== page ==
'There She Goes (A Little Heartache)'
'Time For Heroes'
'A Legal Matter' (with Roger Daltrey)
'Substitute' (with Roger Daltrey)
'Anyway, Anyhow, Anywhere' (with Roger Daltrey)
'The Kids Are Alright' (with Roger Daltrey)
'Magic Bus' (with Roger Daltrey)
'I Can't Explain' (with Roger Daltrey)
'Behind Blue Eyes (Roger Daltrey solo)
'I Got Stripes' (with Roger Daltrey)
'Ring Of Fire' (with Roger Daltrey)
'Side Of The Road'
'My Generation' (with Roger Daltrey)
Plus! Graham Coxon talks about his collaboration with Peter at the Blur's official forum (thanks to Joelena for the tip):
"I actually like pete as a person a lot. he is very funny, warm and charming. he has rough press and not surprisingly so.. he is also very impressionable, quite vulnerable, rather too trusting and needlessly gets himself into some difficulties- basically and unfortunately for him, he is a scumbag magnet. i would not have entertained the idea of playing on his record if i had not heard such alot of promise when listening to the demos. I really do think its easy to think pete is a waster...i also have been more than a little angry with him at times for pissing his talent up the wall on too many occasions...but i think when he sees thru the murk at what opputunities are there for him he can really come up with the goods... well i think he did with these songs anyway. some songs here touched me quite deep to be honest... and lyrically i think hes bang on with this record...".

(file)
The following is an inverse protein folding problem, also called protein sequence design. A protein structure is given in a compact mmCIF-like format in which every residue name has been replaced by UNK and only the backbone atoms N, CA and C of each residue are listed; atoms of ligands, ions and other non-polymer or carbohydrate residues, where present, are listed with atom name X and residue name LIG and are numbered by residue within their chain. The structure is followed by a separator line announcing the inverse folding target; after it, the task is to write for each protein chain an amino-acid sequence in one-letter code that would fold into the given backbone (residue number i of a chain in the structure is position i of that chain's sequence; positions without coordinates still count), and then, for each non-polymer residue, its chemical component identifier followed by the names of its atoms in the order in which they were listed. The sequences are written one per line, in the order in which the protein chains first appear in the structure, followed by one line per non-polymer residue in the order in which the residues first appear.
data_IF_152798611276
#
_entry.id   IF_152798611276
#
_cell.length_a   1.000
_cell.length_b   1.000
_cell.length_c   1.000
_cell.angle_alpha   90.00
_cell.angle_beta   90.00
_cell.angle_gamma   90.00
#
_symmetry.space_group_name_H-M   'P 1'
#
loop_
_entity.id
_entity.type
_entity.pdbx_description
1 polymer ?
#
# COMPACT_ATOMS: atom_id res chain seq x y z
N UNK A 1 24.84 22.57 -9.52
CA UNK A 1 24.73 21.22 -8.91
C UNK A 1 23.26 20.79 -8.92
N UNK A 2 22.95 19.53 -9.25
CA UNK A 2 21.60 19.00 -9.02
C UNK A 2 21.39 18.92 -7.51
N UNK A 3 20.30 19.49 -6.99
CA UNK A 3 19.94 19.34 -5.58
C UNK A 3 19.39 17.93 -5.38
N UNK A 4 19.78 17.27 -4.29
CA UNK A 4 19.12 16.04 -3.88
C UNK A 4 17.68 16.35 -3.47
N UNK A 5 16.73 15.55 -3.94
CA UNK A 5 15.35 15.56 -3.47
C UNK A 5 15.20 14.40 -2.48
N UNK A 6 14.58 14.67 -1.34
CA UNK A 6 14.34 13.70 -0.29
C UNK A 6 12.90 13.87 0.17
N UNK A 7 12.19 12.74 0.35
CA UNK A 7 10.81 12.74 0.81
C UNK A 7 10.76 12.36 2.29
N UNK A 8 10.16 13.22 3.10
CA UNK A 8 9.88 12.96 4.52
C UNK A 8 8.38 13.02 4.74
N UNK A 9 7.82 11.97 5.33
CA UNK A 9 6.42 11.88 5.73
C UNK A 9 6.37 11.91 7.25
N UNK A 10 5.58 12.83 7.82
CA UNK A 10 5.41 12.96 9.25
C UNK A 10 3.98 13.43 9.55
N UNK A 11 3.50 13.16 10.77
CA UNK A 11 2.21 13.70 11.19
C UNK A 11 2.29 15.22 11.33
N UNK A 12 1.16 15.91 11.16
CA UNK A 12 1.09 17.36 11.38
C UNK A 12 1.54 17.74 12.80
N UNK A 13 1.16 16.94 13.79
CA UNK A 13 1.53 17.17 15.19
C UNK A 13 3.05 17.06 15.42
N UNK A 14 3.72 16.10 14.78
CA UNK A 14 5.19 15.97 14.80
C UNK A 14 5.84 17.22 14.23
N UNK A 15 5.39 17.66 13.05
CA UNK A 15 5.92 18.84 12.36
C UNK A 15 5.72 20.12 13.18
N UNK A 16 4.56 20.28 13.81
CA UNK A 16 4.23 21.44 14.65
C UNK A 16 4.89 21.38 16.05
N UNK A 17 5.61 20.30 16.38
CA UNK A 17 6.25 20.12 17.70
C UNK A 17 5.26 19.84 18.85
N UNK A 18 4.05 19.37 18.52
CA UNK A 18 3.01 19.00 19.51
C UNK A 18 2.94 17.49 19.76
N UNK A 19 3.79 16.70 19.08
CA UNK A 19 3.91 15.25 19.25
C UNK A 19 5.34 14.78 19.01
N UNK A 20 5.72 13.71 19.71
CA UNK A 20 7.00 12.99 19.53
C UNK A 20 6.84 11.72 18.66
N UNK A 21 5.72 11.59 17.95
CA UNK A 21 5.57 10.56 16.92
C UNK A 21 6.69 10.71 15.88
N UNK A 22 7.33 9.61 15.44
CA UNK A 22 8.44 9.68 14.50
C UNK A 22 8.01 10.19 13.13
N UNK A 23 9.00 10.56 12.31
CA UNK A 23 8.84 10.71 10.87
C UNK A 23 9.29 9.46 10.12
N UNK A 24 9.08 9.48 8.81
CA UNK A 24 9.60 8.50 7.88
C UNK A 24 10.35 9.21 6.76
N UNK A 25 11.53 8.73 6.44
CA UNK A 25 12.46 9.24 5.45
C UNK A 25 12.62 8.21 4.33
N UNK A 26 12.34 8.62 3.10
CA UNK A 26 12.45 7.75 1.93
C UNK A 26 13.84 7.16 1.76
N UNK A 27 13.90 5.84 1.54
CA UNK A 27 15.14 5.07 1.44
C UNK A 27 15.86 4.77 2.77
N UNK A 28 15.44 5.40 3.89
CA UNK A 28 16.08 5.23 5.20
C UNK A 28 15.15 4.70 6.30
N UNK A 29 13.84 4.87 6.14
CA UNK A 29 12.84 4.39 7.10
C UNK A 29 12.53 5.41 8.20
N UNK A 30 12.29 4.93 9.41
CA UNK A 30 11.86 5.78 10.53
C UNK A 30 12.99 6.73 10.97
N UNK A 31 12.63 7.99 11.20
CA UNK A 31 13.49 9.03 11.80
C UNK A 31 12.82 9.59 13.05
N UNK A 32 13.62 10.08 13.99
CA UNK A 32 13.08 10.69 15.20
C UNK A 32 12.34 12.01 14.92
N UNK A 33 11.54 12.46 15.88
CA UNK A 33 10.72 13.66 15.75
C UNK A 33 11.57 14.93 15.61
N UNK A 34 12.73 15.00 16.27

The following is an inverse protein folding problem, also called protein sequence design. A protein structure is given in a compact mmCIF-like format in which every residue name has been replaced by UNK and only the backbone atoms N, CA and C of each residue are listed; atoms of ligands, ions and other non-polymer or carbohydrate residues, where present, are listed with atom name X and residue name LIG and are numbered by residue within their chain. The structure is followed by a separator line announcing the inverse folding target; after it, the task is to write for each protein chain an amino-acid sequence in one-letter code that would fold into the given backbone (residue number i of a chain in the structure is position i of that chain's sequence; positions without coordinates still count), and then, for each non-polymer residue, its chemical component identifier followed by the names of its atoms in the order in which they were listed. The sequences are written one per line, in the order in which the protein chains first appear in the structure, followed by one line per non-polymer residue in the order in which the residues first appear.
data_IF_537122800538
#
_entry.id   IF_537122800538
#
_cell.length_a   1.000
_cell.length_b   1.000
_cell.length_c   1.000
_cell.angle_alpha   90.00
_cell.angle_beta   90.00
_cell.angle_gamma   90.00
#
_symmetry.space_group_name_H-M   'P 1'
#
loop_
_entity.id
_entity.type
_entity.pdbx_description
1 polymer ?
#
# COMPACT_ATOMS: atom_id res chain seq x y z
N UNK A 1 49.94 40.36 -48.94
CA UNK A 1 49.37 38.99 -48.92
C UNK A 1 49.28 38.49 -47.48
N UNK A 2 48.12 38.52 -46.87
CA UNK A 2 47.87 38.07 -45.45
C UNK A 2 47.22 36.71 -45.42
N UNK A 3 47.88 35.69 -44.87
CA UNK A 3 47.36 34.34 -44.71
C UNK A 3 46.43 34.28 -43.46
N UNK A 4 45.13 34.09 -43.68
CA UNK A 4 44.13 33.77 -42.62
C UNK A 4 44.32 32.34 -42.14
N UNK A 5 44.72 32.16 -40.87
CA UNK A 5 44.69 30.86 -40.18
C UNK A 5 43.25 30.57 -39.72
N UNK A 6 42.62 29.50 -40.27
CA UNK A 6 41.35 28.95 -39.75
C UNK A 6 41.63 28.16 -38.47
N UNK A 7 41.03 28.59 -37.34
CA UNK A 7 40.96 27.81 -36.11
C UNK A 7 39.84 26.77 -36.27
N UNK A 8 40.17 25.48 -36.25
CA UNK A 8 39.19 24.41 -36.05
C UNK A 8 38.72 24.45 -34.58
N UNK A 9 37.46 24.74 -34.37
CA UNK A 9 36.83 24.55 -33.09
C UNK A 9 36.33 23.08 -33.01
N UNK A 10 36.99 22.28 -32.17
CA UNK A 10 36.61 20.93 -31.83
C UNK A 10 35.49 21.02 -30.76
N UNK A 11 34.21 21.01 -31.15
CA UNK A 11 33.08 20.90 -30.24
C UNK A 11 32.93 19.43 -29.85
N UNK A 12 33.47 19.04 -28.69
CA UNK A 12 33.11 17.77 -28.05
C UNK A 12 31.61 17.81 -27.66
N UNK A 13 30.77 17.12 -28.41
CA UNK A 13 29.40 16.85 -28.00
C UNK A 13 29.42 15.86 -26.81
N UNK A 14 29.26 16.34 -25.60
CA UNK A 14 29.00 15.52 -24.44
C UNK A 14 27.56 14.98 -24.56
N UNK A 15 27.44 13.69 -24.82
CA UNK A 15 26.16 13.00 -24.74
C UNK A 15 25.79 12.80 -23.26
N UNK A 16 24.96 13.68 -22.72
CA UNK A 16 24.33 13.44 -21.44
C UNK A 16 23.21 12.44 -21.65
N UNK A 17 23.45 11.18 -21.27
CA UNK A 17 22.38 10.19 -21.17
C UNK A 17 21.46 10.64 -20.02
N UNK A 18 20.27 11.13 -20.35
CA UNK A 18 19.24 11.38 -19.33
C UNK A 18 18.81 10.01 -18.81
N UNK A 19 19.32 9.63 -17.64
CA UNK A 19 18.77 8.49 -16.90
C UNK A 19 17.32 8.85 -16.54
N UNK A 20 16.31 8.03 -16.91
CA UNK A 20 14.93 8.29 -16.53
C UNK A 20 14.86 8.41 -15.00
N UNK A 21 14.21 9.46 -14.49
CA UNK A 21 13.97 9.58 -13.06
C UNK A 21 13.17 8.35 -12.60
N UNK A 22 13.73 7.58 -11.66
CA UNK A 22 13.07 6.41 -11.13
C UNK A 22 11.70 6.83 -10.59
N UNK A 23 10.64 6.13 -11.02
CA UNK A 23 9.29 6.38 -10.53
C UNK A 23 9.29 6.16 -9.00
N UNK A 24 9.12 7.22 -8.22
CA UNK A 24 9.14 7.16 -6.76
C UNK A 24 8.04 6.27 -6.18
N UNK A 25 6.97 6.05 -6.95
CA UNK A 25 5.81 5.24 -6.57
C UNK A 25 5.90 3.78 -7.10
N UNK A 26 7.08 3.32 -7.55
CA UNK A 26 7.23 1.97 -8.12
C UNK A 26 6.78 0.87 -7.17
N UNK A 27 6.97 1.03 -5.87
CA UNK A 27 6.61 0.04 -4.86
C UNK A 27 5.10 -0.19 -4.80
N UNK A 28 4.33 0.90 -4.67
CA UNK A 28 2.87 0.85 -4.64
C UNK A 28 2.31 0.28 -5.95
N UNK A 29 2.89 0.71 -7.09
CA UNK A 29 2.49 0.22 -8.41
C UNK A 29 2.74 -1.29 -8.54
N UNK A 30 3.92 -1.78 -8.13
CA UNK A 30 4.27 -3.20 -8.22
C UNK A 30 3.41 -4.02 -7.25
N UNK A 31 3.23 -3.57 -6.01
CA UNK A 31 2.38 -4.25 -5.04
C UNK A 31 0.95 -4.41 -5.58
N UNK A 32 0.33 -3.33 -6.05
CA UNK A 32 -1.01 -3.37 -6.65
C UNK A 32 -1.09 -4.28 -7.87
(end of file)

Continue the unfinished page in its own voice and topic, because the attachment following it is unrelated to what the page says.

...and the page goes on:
The album, the title of which the Babyshambles man is yet to decide on, will be released on March 9. A single, 'Last Of The English Roses', will be released on March 2.
The album, which Doherty speaks about in the new issue of NME, out tomorrow (January 14), was recorded with producer Stephen Street in London's Olympic Studios in autumn last year. Blur guitarist Graham Coxon plays guitar on all songs apart from 'Broken Love Song'.
Singer Dot Allison performs co-vocals on 'Sheepskin Tearaway', while Doherty's bandmates Mik Whitnall, Adam Ficek and Drew McConnell also play on the album.
The tracklisting of Pete Doherty's solo album is:
'Last Of The English Roses'
'A Little Death Around The Eyes'
'Through The Looking Glass'
'Sweet By And By'
'Palace Of Bone'
'Broken Love Song'
'New Love Grows On Trees'
'Lady, Don't Fall Backwards'
And this is the track-by-track guide!
Plus see the new NME, out nationwide tomorrow, for an exclusive Albums Of 2009 preview issue including an interview with Doherty.